In today’s complex global supply chain, pressure from growing competition and complexity are adding to the requirement for visibility, especially when it comes to making informed decisions and bringing hidden costs to light.
For this reason, regular cost-to-serve (CTS) analysis is essential in providing the intelligence needed to improve pricing, channel and logistics strategies.
There are many challenges for organisations to overcome. Under pressure from the competition, many of today’s brands are releasing a steady stream of new products. For the supply chain, the resulting proliferation of product lines adds complexity and can also magnify existing inventory problems.
Meanwhile, in high-volume FMCGs and other organisations where margins are already tight, many sales teams will also make new deals and make pricing decisions without fully understanding the associated costs and margin implications for the business.
Changes in consumer buying habits also pose a challenge. In particular, retailers risk damaging profit margins if they fail to understand, for example, how the cost of servicing a new or more aggressive home delivery strategy will differ from the cost of servicing conventional retail stores.
To counteract these challenges, manufacturers, retailers and other supply chain organisations need visibility over the cost of serving particular customer chains and delivery channels so that pricing can be adapted accordingly. Likewise, they must continually re-evaluate the impact of a customer or customer group’s changing service expectations.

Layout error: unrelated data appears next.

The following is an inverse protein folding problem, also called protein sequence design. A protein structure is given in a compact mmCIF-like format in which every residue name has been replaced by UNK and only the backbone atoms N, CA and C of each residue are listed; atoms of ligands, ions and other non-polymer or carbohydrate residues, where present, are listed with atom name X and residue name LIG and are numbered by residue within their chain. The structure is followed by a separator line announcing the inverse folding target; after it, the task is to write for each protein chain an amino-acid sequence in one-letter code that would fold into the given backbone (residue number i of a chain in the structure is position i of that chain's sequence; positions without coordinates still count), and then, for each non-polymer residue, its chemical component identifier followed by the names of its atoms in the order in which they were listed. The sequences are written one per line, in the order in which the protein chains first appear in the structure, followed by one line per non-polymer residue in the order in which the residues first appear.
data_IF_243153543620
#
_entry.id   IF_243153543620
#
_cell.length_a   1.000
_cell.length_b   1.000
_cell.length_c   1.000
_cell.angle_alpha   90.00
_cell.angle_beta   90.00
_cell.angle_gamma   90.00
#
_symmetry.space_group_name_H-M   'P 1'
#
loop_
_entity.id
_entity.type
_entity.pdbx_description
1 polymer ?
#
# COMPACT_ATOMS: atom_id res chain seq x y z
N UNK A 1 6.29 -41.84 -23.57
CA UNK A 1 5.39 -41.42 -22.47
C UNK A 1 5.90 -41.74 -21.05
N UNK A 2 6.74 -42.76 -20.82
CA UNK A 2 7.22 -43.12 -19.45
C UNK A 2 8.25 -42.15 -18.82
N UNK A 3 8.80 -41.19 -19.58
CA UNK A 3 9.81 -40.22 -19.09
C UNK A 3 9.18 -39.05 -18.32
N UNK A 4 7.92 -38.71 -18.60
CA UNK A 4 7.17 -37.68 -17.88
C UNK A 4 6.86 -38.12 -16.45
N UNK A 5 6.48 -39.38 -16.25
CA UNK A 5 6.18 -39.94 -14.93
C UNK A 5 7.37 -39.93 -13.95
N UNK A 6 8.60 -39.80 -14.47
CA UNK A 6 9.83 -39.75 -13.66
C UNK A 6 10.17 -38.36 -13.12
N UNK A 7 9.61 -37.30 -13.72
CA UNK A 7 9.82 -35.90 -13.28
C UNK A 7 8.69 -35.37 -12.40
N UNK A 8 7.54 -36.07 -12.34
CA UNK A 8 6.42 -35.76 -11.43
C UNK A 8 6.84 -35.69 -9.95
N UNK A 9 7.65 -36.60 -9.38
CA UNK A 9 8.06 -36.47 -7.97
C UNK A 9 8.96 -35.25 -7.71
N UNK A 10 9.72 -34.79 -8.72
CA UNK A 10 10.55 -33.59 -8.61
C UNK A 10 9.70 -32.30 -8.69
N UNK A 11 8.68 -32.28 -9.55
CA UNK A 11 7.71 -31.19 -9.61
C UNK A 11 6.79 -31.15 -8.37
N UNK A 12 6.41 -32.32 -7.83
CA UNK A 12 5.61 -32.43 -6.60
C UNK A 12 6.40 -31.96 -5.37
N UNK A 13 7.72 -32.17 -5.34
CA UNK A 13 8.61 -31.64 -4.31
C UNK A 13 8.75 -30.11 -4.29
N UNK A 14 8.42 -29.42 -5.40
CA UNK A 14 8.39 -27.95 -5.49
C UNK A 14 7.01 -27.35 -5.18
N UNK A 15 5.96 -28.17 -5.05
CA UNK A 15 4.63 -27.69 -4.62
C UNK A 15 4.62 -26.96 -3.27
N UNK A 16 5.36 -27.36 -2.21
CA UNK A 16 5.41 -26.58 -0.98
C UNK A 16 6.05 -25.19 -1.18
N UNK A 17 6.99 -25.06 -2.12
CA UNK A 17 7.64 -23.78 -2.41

Using CTS, they are better equipped to calculate the total end-to-end product supply costs by market and channel. By providing the facts and visibility needed to make decisions geared to reducing costs, CTS analysis can positively impact profitability, target specific supply chain areas and help grow efficiencies. The important cross-functional discipline also has an important role to play when changing the service strategy for an existing product, customer or channel, or when bringing new products to market.
Using network design software to build an integrated, end-to-end supply chain cost model, organisations have the capability to overcome many existing operational silos and test different routes to market, along with alternative service strategies for specific customers and products. Using it, supply chain organisations can test decisions and understanding the impact on their eventual CTS and profitability, leading to improved outcomes.
In today’s changing and complex market, CTS needs to be viewed as a tactical tool for any modern manufacturer or retailer. From finance to sales and operations, by sharing and using CTS reporting across the business it can play an essential role in bringing to light damaging margin erosion and feed into improved decision making.
☛ Fraser Ironside is head of strategic modelling at Barloworld Supply Chain Software.